Nebraska’s Estate Plan for your Farm
An updated version of this article is now available on farm.unl.edu.
If you do not have a will or trust, Nebraska laws establish the legal process for transferring your assets to your heirs. The county judge supervising the administration of your estate will appoint an executor (also called a personal representative). The executor will follow Nebraska’s probate laws to transfer your assets and pay any taxes due.
The probate judge will appoint an executor to oversee the disposition of your estate. The judge would probably appoint your surviving spouse or an adult child as executor. If an executor is not identified in 45 days of death, a creditor can ask the judge to be appointed as executor. The executor will be in charge of organizing your assets, paying your debts and any taxes due, and distributing any remaining assets among your heirs according to Nebraska’s probate code. The executor will usually require the assistance of an attorney during the probate process.
Transfer of Assets
Without a will or trust, assets remaining after your debts and taxes are paid will be passed to your closest relatives. The laws that govern this transfer are called “intestate succession laws.” Who receives these assets depends on their relation to you.
If you only have one surviving heir (a spouse, child, parent, or sibling) and no other living decedents, that person will inherit all of your remaining intestate property. If you have multiple heirs, intestate property transfer becomes more complicated.
In Nebraska if you have a surviving spouse and children, the spouse will inherit the first $100,000 of the intestate property plus half of any remaining intestate property and the children will inherit the rest. If the children are from someone other than your current spouse, the current spouse will inherit half of the intestate property and the children will inherit the rest.
If you have a spouse and parents, the spouse will inherit the first $100,000 of the intestate property plus half of any remaining intestate property and the parents will inherit the rest.
Assets that are payable or transferred-on-death (life insurance proceeds, retirement accounts, securities, living trusts, beneficiary deeds etc.) are usually not subject to intestate succession laws. They will be transferred according to the parameters of the agreement. Furthermore, jointly owned property will pass to the surviving owner(s).
Nebraska law also includes a survivorship period—an heir must outlive the deceased by 120 hours in order to be eligible for their inheritance.
The state of Nebraska imposes an inheritance tax on property left either by Nebraska residents or by non-residents who died owning real estate in Nebraska. The rate at which someone is taxed is based on their relationship to the deceased.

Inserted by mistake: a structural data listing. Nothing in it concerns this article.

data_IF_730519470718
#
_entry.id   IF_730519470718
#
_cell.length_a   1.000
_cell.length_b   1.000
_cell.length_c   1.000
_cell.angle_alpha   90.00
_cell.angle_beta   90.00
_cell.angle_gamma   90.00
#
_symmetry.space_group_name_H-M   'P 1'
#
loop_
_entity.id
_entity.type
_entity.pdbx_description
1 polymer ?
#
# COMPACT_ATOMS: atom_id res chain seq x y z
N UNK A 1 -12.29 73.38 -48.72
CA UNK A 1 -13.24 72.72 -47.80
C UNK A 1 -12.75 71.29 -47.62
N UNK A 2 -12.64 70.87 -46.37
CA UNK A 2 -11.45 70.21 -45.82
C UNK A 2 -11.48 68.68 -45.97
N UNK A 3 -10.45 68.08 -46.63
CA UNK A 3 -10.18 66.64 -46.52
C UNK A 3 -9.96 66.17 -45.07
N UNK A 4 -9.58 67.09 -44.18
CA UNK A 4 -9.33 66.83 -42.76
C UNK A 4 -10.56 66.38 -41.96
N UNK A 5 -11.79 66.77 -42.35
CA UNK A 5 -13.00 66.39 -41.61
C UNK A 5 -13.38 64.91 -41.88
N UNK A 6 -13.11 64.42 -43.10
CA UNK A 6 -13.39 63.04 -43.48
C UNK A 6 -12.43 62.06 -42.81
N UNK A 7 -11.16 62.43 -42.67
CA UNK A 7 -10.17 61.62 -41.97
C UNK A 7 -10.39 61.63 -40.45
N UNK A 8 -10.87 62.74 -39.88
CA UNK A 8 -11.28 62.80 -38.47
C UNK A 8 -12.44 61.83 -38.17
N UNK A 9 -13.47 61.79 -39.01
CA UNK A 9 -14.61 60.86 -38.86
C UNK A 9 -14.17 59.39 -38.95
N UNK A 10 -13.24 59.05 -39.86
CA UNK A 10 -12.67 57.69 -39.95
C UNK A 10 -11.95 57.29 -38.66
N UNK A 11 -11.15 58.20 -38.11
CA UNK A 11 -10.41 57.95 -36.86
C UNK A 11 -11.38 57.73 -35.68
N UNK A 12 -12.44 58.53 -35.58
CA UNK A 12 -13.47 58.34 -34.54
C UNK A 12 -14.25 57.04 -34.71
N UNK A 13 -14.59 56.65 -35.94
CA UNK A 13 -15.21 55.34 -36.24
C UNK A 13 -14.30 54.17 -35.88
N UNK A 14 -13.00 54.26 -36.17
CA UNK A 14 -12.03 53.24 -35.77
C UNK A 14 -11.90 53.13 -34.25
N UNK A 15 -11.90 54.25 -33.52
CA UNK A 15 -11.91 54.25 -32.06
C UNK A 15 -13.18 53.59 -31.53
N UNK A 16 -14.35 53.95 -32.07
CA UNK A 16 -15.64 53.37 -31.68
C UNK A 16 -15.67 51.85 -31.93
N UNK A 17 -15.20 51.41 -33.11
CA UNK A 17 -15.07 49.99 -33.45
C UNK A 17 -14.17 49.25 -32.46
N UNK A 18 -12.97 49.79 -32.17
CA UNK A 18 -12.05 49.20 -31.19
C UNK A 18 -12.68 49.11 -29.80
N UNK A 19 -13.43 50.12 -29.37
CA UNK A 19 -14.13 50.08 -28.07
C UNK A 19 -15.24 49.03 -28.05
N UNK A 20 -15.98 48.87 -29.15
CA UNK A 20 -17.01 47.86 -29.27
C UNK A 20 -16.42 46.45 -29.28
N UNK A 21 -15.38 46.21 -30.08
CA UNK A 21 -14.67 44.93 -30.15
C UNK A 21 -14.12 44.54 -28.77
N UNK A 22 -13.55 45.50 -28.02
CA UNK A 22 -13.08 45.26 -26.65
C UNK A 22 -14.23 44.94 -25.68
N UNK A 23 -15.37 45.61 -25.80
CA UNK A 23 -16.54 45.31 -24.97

A surviving spouse is exempt from Nebraska’s inheritance tax regardless of the amount inherited.
Close relatives include parents, grandparents, siblings, children, grandchildren, and other lineal descendants including legal adoptions. Persons in this category who inherit up to $40,000 are exempt from inheritance tax. If the fair market value of their inheritance is more than $40,000, they are taxed 1% on the amount exceeding $40,000.
Distant relatives include aunts, uncles, nieces, nephews, any lineal decedents of these persons and any spouses of these persons. Persons in this category who inherit up to $15,000 are exempt from inheritance tax. If the fair market value of their inheritance is more than $15,000, they are taxed 13% on the amount exceeding $15,000.
Other persons who inherit up to $10,000 are exempt from inheritance tax. If the fair market value of their inheritance is more than $10,000, they are taxed 18% on the amount exceeding $10,000.
Many people would not choose to have their property distributed in this fashion after their death. Most married couples would choose to leave their all property to their surviving spouse. If they have substantial assets, they might choose to leave their property to their surviving spouse for life with the property going to their children when the surviving spouse dies. But this will not happen unless you work with an attorney to develop a will or trust. To have more control over what happens to your property when you die, you should meet with an attorney to explore your options.